How economic change affects job availability for less-skilled workers in Taiwan? Employment and earnings are the primary sources of support for most non-elderly adults. Thus, a key to understanding changes in the wellbeing of low-income populations is to understand the jobs and wages available to less-skilled workers. The macro-economy influences unemployment rates, wage shifts, and overall economic growth, all of which are important factors that determine the economic well-being of low-income families. This study is going to focus on the trends in labor market and macroeconomic circumstances that particularly affect less-educated and low-wage workers. We look at changes in work behavior among individuals by skill level and, then, examine unemployment and job availability. Secondly, the focus of this study is put on trends in earnings. We discuss the reasons behind substantial earnings shifts among lower-paid workers and higher-paid workers by gender since 1994. Moreover, we investigate the relationship between macroeconomic and labor market factors and poverty rates by using the vector autoregression (VAR) technique to analyze multivariate time-series data collected from 1978 to 2015. Finally, this study will discuss policy implications based on empirical results. Based on empirical evidence, we suggest that maintaining a high-employment economy and increasing skill levels for low-educated workers are important long-term solutions to the reduction of poverty in Taiwan.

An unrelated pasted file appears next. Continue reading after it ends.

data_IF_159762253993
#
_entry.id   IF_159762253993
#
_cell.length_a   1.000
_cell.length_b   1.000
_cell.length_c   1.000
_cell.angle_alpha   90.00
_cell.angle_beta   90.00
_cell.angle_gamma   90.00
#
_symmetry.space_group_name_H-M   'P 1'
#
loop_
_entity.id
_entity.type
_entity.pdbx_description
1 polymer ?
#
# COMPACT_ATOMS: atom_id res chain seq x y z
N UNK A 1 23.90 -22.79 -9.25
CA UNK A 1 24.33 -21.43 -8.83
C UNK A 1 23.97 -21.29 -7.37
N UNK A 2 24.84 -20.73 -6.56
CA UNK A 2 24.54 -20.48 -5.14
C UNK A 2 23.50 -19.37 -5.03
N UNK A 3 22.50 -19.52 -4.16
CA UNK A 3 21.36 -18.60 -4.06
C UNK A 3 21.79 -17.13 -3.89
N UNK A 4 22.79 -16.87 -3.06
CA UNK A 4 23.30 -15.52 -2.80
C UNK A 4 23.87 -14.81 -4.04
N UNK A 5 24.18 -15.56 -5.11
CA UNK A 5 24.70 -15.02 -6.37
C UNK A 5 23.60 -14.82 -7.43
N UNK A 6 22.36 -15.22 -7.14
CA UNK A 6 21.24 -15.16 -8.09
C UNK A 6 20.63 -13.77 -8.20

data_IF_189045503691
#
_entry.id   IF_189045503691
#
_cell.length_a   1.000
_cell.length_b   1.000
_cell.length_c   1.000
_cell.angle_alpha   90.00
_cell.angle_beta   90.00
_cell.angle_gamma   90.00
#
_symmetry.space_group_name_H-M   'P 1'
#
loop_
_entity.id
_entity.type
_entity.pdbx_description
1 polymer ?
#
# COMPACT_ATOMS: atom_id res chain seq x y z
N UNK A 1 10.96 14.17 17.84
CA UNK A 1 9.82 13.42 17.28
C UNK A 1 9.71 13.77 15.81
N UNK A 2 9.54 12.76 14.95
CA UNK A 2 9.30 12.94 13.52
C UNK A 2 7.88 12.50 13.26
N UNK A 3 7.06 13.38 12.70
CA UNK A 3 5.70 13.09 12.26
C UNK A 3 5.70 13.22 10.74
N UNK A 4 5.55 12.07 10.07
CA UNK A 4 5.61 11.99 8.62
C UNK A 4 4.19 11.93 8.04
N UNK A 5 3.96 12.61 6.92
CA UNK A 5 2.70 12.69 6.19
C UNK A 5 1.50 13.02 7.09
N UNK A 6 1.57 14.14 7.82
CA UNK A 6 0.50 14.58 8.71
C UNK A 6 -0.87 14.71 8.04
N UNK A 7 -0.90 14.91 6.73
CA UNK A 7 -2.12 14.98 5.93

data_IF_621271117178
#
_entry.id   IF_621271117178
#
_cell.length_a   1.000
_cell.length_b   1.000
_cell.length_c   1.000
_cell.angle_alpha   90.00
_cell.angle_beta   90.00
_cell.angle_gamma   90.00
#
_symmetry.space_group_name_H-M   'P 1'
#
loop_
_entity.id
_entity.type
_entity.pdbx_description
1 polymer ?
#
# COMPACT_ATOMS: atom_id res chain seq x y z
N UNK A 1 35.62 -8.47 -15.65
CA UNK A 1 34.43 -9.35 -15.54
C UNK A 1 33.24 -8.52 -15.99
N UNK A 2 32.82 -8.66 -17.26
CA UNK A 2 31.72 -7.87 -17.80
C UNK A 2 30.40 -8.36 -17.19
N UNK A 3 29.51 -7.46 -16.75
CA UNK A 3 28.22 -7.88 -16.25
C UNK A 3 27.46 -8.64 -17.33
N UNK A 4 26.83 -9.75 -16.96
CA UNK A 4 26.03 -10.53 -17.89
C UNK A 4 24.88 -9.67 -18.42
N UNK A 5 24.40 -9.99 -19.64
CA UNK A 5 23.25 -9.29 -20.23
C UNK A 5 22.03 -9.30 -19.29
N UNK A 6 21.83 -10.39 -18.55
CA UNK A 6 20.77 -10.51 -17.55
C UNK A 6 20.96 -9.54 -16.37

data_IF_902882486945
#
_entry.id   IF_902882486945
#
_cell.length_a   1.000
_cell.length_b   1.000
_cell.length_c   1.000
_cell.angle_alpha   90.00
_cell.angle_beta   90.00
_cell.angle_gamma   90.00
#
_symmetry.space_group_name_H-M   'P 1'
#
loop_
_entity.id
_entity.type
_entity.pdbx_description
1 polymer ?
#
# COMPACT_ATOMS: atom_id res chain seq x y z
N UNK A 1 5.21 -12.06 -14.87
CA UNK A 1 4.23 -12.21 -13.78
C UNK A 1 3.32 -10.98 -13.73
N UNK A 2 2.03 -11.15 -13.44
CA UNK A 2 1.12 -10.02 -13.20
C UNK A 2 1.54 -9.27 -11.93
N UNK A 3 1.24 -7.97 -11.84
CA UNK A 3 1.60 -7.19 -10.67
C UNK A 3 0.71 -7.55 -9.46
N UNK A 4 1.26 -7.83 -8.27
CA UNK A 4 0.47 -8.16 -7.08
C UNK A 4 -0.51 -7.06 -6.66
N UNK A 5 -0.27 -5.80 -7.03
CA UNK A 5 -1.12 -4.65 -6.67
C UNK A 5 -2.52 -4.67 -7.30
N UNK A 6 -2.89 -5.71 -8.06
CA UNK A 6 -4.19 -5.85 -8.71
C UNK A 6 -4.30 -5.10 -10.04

Warsaw Forum of Economic Sociology 8:1(15), P.87-107